Three days after the Swiss trading firm Marc Rich & Co. AG agreed to supply corporate records to a federal grand jury in New York, federal agents seized two trunks full of subpoenaed documents at Kennedy Airport Monday night to prevent them from being flown to Switzerland.

The documents belonged to a former Marc Rich subsidiary and had been subpoenaed by a grand jury investigating whether the subsidiary evaded U.S. taxes by allegedly shifting profits from oil trading transactions to the Swiss parent.

Yesterday, the two black steamer trunks sat in a New York federal courtroom in front of U.S. District Judge Leonard B. Sand, who has presided over the nearly 18-month battle between Marc Rich and federal prosecutors.

New York attorney Peter Fleming, who represented the new owners of the former subsidiary, said the documents were being shipped to Switzerland so they could be examined by the firm's New York counsel. "I think it can be explained," Fleming told Sand, "but I believe that is for another day."

The U.S. subsidiary had agreed months ago to provide prosecutors with the documents that presumably detail its side of the oil transactions. Some 70,000 pages have been turned over by the subsidiary, but thousands more pages remained to be produced, including those in the trunks.

The Swiss parent had refused for more than a year to turn over its records on the transactions and was fined $50,000 a day by Sand on June 29.

On Friday, Marc Rich promised to surrender the Swiss-held documents after Sand issued orders attaching Rich's assets at 30 companies with which the Swiss firm was known to have relationships.

Marc Rich, who nine years ago set up the trading firm that bears his name, is also a half-owner of the company that owns Twentieth Century-Fox Film Co. Rich and associate Pincus Green, who had directed the secretive $10 billion trading empire from New York, reportedly moved to Switzerland in mid-June.

The documents seized Monday night were owned by Clarendon Ltd. AG, which was Marc Rich International Ltd. until June 30 when the subsidiary was quietly sold by the Swiss firm to three of its five previous owners.

Assistant U.S. attorney Jane Parver told Sand yesterday that prosecutors had received information that more documents were to be shipped to Switzerland last night.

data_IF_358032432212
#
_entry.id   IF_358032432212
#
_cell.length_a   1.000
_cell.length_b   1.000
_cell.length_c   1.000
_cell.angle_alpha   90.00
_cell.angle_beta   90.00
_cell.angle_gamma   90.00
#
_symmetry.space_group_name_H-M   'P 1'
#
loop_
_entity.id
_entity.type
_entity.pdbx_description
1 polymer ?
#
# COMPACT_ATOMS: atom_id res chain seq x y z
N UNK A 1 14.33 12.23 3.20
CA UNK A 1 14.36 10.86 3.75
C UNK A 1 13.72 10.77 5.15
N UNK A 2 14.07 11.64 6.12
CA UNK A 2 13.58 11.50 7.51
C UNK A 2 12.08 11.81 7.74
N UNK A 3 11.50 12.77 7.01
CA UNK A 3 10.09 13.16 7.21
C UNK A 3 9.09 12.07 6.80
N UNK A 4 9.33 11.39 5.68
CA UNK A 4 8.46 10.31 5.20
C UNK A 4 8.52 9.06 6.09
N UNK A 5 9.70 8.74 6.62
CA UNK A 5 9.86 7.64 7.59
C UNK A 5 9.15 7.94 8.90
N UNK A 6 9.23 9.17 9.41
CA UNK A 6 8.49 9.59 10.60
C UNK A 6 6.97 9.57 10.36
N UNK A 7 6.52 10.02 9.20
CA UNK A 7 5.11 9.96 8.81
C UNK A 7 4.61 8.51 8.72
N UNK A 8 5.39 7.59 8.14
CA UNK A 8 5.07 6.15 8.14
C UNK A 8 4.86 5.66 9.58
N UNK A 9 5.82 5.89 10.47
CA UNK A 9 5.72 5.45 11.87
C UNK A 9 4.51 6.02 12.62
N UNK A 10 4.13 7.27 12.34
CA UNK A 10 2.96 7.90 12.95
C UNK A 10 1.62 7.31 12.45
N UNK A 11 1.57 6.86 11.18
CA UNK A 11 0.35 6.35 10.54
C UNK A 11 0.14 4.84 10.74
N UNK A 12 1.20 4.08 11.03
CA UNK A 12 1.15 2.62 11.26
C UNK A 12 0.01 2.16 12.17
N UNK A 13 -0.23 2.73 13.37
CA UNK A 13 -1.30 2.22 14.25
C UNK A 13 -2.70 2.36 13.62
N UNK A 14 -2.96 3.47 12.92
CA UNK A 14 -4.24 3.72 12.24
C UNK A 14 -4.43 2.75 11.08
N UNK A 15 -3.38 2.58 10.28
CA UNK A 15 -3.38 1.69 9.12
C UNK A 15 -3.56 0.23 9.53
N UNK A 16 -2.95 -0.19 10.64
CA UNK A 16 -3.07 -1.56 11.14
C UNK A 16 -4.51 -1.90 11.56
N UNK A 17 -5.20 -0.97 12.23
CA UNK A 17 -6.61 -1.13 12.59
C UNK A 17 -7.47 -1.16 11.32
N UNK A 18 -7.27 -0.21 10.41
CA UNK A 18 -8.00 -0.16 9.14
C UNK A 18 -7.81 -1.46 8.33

Prosecutors would not indentify either the Clarendon employe who was to accompany the documents or explain how the government was alerted to the shipment. Parver told the court that reservations had been made on several different airline flights to Switzerland Monday night and that when the Clarendon employe was approached, she told Parver she had been instructed "by counsel" not to talk to government lawyers.

Fleming said he appeared at the hearing as the "alter ego" of Washington attorney Edward Bennett Williams. Sand said Williams had asked that yesterday's hearing be postponed because he could not attend. Sand held the hearing anyway.

Williams represents Clarendon Ltd., as well as Marc Rich and his associate Green.

Green and Rich were the only owners of the New York subsidiary that are not owners of Clarendon, according to Assistant U.S. attorney Morris Weinberg, who has headed the government's efforts in the tax investigation. The subsidiary was a U.S. corporation. Clarendon is Swiss.

Sand ordered Clarendon to produce every document subpoenaed by the grand jury by noon today. He said that any document examination, stamping or copying could be done by Clarendon's lawyers under the supervision of the U.S. attorney's office.

The documents the Swiss parent has agreed to produce are still due Aug. 19, Weinberg said. By Aug. 19, the company will have paid $2.6 million in fines to the court.

The grand jury has been investigating whether in 1980 the New York subsidiary bought oil at a loss from the Swiss parent in order to shift about $100 million in profits out of the grasp of U.S. tax laws to more lightly taxed Switzerland. Because grand jury investigations are secret, prosecutors have declined to discuss the exact dimensions of the investigation.

In battling the federal subpoena, the Swiss firm first argued that U.S. courts had no jurisdiction in Switzerland, an argument rejected by a federal appeals court and the Supreme Court. The firm later invoked Swiss secrecy laws, but Sand rejected that argument and imposed the fine June 29.